Adapted from Kadosh et al., Current Biology, 20 (23 November 2010)

Numbers game. In a new study, volunteers learned to ascribe value to strange symbols, such as the ones shown here.

Brain Zaps Improve Math

Jennifer covers palaeontology, evolutionary biology, and science policy from the UK and Canada.

Need to improve your math skills or do your taxes faster? Try zapping your brain with electricity. Researchers have shown that administering a small electrical charge to the brain may enhance a person's ability to process numbers for up to 6 months. The team says the approach, which it claims is harmless, could one day restore numerical skills in people suffering from degenerative diseases or stroke, and it may even improve the math abilities of the general population.

The brain's math center appears to be the right side of the parietal lobe, a region that sits beneath the crown of the head. People with injuries to this region have difficulty counting, and it's unusually active in young children learning their 1, 2, 3s. Those findings made Roi Cohen Kadosh, a cognitive neuroscientist at the University of Oxford in the United Kingdom, wonder if stimulating this part of the brain could improve a person's ability to manipulate numbers.

Cohen Kadosh and colleagues recruited 15 university students and trained them to learn the value of nine made-up symbols, including shapes that looked like triangles and staples (see picture). To replicate what children go through when they first learn numbers, the researchers presented the volunteers with two symbols at a time and asked them which one had a higher value. At first, the volunteers had to guess, because they had never seen the symbols before. But as the training progressed, those volunteers who remembered their correct guesses began to learn the relative value of all nine symbols.

During 6 days of training, the researchers passed electrical currents into the volunteers' brains. Using a technique called transcranial direct current stimulation (TDCS), the team attached electrodes to the scalps of the volunteers—over the right side of the parietal lobe—and applied a weak electrical current. Each day, five volunteers received a positive current for 20 minutes; five volunteers received a negative current for 20 minutes; and five volunteers received a positive current for 30 seconds. The volunteers usually report just a "tingling sensation" around the electrodes on the scalp, says Cohen Kadosh, who says that he tried out the procedure on himself before subjecting anyone else to it.

Each training day ended with a type of test known as a numerical Stroop task. In the classic version of the test, volunteers are shown, say, the word "blue" written in red ink and asked to state the color of the ink. Most of us hesitate for a second because we have good reading skills and want to say what we've read—i.e., "blue." (You can try the test for yourself here.) In Cohen Kadosh's version of the test, the volunteers were asked to look at the symbols they had learned—except this time, some of the low-value symbols were written larger than the high-value symbols—and say which of the symbols was larger in size. Students who hesitated were judged to have learned the symbols better than those who did not hesitate.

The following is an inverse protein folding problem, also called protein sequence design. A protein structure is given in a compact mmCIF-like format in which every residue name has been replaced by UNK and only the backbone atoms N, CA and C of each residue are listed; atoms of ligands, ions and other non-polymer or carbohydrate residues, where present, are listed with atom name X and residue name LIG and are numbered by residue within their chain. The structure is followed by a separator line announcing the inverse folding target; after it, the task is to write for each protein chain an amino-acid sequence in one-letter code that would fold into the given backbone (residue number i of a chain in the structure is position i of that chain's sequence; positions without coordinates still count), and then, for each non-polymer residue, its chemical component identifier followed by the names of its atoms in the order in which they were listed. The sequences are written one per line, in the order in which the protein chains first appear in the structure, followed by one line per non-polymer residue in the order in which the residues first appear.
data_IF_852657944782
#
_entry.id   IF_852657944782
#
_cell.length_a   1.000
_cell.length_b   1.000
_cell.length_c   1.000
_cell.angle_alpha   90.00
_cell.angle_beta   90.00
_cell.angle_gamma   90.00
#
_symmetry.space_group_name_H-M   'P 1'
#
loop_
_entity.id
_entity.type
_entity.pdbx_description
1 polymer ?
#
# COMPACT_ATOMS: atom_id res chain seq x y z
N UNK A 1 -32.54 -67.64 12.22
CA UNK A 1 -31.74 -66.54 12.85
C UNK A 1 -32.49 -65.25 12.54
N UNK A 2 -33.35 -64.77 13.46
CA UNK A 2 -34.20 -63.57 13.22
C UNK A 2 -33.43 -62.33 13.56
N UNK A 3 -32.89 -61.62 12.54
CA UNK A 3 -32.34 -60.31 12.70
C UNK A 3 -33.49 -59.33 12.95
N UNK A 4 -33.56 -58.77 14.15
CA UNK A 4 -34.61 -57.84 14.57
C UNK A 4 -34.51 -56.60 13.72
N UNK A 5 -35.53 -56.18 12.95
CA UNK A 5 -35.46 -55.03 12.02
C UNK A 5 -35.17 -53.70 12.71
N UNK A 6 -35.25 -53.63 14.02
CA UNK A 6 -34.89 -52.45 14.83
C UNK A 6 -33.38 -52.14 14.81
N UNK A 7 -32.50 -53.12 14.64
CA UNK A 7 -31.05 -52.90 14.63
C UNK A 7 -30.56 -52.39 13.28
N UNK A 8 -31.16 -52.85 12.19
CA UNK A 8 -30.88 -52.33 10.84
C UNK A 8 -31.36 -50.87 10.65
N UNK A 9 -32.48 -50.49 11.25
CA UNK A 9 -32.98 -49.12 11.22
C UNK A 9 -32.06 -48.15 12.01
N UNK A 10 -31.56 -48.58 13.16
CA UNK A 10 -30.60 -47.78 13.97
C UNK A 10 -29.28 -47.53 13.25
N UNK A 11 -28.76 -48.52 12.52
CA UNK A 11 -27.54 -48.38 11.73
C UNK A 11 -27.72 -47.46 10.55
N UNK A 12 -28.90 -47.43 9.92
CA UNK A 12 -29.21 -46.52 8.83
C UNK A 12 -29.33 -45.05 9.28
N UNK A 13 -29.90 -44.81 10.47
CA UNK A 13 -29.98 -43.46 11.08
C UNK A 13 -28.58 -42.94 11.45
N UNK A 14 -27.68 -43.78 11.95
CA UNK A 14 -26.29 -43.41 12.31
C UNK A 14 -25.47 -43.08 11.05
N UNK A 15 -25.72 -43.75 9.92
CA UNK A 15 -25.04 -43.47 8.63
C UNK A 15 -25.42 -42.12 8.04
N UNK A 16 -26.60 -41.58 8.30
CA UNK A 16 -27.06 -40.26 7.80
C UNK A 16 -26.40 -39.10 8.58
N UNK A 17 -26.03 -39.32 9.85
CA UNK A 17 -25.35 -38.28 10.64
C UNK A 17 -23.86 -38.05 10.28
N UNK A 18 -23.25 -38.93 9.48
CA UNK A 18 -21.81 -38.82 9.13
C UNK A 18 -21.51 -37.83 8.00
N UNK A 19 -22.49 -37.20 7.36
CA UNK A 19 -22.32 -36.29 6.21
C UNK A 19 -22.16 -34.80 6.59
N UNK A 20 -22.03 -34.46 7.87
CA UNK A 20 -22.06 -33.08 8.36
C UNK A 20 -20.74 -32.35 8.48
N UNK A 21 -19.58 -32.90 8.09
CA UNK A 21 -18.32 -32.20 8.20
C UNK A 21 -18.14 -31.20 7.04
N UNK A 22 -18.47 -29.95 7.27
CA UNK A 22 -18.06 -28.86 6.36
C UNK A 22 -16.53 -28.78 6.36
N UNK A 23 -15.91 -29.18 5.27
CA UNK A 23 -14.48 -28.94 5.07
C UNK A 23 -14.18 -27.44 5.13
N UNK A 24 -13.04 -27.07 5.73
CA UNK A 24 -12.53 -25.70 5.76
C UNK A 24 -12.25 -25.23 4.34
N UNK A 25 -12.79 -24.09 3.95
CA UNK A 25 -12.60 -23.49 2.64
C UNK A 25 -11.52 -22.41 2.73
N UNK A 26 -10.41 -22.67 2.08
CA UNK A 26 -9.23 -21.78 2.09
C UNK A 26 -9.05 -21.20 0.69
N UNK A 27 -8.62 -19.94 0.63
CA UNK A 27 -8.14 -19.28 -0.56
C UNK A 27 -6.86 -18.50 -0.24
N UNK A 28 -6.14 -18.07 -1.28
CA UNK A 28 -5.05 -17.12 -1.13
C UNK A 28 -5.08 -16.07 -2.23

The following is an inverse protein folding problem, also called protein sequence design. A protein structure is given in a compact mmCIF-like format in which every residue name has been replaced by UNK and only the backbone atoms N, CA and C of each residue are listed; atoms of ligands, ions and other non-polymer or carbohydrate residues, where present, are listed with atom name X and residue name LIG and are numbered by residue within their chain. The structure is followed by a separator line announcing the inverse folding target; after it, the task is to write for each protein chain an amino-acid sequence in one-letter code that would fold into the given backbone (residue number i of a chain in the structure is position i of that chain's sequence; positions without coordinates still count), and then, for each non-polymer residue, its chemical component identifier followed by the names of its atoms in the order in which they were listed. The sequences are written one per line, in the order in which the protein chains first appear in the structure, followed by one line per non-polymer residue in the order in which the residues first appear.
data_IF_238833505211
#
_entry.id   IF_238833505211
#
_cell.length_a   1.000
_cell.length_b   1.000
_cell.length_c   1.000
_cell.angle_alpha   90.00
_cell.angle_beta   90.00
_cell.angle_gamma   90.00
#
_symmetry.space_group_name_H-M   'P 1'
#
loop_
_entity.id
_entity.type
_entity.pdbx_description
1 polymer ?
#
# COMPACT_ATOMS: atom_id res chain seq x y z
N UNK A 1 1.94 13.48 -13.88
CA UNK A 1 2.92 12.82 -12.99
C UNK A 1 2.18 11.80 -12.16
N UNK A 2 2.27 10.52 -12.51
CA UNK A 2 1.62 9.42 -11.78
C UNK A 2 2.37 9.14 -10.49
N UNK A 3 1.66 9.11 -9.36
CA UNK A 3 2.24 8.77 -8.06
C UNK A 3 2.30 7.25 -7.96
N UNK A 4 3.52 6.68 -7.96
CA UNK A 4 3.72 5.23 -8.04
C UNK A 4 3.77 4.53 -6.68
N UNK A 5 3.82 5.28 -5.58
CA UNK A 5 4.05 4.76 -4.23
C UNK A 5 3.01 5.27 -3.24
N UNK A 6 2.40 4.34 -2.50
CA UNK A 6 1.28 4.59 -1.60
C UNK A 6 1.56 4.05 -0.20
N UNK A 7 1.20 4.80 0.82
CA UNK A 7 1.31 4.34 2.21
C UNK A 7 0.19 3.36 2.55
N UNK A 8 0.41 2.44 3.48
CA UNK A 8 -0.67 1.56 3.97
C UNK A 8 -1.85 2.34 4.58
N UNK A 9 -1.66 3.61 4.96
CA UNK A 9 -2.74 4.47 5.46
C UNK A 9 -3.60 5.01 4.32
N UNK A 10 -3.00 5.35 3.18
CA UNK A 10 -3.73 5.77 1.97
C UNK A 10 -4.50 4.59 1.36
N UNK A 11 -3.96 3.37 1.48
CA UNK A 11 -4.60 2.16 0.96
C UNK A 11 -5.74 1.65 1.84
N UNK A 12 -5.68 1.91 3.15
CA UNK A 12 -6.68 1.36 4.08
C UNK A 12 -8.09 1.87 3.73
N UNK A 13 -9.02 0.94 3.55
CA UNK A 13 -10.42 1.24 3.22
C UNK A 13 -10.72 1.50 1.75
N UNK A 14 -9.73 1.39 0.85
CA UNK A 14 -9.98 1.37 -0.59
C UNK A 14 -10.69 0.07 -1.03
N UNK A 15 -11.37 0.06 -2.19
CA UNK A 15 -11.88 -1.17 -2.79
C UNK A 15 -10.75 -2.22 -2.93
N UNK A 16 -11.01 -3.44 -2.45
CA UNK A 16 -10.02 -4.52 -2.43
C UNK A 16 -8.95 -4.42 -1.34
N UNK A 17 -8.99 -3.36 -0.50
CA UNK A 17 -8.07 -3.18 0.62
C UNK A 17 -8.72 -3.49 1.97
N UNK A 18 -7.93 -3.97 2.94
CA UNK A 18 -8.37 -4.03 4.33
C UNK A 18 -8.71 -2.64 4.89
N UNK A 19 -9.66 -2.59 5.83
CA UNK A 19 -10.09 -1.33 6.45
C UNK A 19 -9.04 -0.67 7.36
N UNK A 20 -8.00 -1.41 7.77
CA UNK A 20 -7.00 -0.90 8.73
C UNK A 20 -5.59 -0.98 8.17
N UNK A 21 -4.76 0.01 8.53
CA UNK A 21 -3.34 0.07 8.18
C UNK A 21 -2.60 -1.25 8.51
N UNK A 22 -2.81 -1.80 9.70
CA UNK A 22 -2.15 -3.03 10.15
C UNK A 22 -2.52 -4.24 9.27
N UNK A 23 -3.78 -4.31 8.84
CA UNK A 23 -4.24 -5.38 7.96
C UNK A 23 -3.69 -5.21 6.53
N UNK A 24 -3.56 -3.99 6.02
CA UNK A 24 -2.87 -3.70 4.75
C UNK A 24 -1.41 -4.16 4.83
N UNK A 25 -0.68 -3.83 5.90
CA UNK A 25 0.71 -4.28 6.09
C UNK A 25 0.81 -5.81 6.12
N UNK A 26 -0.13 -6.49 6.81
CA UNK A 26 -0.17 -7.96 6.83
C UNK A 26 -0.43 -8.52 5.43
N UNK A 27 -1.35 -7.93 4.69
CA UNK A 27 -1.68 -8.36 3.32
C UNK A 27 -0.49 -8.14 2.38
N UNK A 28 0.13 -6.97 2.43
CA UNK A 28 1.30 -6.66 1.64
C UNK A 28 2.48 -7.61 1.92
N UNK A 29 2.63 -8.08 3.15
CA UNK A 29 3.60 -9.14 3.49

Volunteers who had received 20 minutes of positive electric current to their brains per day performed best on the test, the team reports online today in Current Biology. Specifically, they hesitated about twice as long as the group that received only 30 seconds of positive current. Students in the group that received 20 minutes of negative current per day were unable to recognize the symbols at all and didn't respond. The effects of the electrical treatment were retained even 6 months later.

In addition to improving peoples' numerical skills, electrically stimulating the brain could help patients recover word recognition and motor control after strokes, speculates Cohen Kadosh. And he adds that he sees no reason why this approach can't be used to enhance word and numbers skills in people with normal math or language ability.

Silke Göbel, a psychologist at the University of York in the United Kingdom, cautions that although the people treated with TDCS may have altered reactions on the Stroop test, the research team has not yet directly shown this improves real-world math skills. "It is not clear whether this effect is really specific to number learning or would generalize to any new stimuli, ... [but] this is obviously an important question for future studies", she says.

Posted in Math, Brain & Behavior